In the summer of 1960, a 26 year old English woman arrived on the shores of Lake Tanganika in what is now Tanzania. Equipped with little more than binoculars, a notebook and her fascination with animals, Jane Goodall ventured into what was then called the Gombe Stream Chimpanzee Reserve – embarking on a life of discovery that would redefine the relationship between humans and animals and shape the world of conservation.
Today the Jane Goodall Institute and its global youth programme, Roots & Shoots, advances Jane’s vision of the world and leads a movement of conservation for the common good, building on our connections to each other, to our fellow species and to the natural world. One of the JGI’s core principles is to work with local communities to address their needs as a key building block of lasting conservation.
Is there space for global humanitarian action in an isolationist world?
Enduring economic stagnation and increasing mistrust of politics is fuelling populism, nationalism, and cultural and religious clashes. It is indicative of increasing scepticism in government and bureaucracy among many Western democracies and youth especially.
It would be a mistake, however, to overestimate the recent surge in nationalistic sentiment across Europe and North America, as deteriorating global crises and time itself may yet provide conditions for greater institutional enforcement and legal structures at the global level.
How does the ICRC get access in a climate of mistrust and work across frontlines, armed groups, and country borders to help those most in need?
Fighting to breathe: Holding the government to account on air quality
Clean air is essential for a healthy life. More than 400,000 early deaths are caused each year by air pollution in Europe.
Hear how the UK government is dealing with this public health crisis, why legal action has been necessary and how the government has responded, from James Thornton of ClientEarth. ClientEarth uses advocacy, litigation and research to address the greatest challenges of our time (including biodiversity loss, climate change, and toxic chemicals).
This event is mounted in connection with Somerset House and will take place in the magnificent setting of the Navy Board Rooms. During the event we will have the opportunity to get up close to – and meet the creator of – the Choropleth flag.
Co-chair, Bill & Melinda Gates Foundation
in conversation with
Zanny Minton Beddoes, Editor-in-Chief of The Economist
Bill Gates is co-chair of the Bill & Melinda Gates Foundation. Along with co-chair Melinda Gates, he shapes and approves grantmaking strategies, advocates for the foundation’s issues, and helps set the overall direction of the organization.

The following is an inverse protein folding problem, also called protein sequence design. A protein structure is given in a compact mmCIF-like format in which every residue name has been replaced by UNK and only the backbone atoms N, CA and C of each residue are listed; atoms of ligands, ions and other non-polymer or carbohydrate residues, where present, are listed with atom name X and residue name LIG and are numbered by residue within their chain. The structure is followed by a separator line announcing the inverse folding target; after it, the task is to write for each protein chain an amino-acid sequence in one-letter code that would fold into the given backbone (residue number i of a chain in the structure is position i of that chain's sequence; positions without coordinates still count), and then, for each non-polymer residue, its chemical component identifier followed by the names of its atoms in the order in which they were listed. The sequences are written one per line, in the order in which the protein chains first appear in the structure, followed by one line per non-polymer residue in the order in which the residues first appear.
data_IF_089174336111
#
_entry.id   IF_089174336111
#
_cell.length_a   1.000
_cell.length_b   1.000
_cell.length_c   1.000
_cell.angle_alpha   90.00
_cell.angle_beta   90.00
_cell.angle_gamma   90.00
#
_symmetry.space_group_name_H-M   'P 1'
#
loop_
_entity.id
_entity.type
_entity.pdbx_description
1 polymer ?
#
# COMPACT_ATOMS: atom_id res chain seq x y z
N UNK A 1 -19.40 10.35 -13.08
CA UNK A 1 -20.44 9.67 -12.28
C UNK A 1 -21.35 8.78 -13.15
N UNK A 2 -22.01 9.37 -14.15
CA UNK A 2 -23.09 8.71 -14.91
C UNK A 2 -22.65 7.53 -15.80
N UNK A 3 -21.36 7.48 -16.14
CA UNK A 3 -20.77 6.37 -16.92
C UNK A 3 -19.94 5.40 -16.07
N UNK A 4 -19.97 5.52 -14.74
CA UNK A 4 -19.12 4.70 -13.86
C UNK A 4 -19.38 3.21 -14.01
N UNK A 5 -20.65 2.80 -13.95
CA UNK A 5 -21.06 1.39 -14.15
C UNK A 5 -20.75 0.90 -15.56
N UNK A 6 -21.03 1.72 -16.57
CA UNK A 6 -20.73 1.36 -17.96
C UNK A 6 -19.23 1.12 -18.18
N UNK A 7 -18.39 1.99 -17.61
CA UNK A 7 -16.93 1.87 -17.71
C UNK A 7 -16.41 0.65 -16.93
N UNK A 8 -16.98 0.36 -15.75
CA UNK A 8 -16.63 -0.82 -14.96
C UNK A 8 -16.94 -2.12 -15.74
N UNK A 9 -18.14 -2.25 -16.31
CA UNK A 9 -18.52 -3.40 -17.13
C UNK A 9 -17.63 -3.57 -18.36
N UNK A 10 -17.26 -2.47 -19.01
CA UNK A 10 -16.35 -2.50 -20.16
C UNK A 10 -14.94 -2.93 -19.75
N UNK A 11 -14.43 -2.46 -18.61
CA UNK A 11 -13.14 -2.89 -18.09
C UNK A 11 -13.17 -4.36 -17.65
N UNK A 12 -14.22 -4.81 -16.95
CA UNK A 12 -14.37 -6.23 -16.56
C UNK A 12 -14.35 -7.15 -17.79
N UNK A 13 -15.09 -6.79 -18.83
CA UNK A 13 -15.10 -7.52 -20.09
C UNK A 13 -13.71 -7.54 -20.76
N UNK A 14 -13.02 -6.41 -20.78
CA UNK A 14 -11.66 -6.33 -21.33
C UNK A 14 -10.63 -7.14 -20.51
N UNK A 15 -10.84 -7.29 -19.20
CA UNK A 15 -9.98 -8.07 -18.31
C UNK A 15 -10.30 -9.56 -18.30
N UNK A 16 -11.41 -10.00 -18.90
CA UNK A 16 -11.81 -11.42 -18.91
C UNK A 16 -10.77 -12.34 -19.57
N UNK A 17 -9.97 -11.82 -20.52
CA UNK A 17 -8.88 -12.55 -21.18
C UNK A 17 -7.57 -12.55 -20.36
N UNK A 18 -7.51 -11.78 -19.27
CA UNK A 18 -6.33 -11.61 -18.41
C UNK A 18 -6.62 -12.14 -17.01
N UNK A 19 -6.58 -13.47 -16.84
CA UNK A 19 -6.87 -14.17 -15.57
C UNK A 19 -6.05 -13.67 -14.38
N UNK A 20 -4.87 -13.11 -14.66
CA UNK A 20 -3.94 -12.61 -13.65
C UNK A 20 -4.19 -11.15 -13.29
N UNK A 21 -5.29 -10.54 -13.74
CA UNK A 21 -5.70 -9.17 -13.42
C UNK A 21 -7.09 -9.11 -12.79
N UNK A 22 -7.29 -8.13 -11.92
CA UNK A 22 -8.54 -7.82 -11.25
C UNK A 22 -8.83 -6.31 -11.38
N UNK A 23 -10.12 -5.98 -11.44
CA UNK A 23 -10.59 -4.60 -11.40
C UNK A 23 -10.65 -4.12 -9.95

Bill and Melinda Gates work together to expand opportunity to the world’s most disadvantaged people by collaborating with grantees and partners. They also participate in national and international events and travel extensively to focus attention on the issues the foundation champions. See here for the full text of their 2017 annual letter.
Gates began his major philanthropic efforts in 1994, when he created the William H. Gates Foundation, which focused on global health. Three years later, he and Melinda created the Gates Library Foundation, which worked to bring public access computers with Internet connections to libraries in the United States. Its name changed to the Gates Learning Foundation in 1999 to reflect its focus on ensuring that low-income minority students are prepared for college and have the means to attend. In 2000, to increase efficiency and communication, the two groups merged into the Bill & Melinda Gates Foundation.
In 1975, Gates left Harvard University in his junior year to focus on Microsoft, the company he founded with his childhood friend Paul Allen. As chief software architect and chairman, Gates led the company to become the worldwide leader in business and personal software, services, and solutions. In July 2008, Gates transitioned into a new role as chairman of Microsoft and advisor on some key development projects.
Gates also founded Corbis, which is developing a comprehensive digital archive of art and photography from public and private collections around the globe. He is a member of the board of directors of Berkshire Hathaway Inc.
Gates grew up in Seattle with his two sisters. His father, William H. Gates Sr., is a co-chair of the foundation and a retired attorney. His late mother, Mary Gates, was a schoolteacher, University of Washington regent, and chairwoman of United Way International. The Gateses have three children.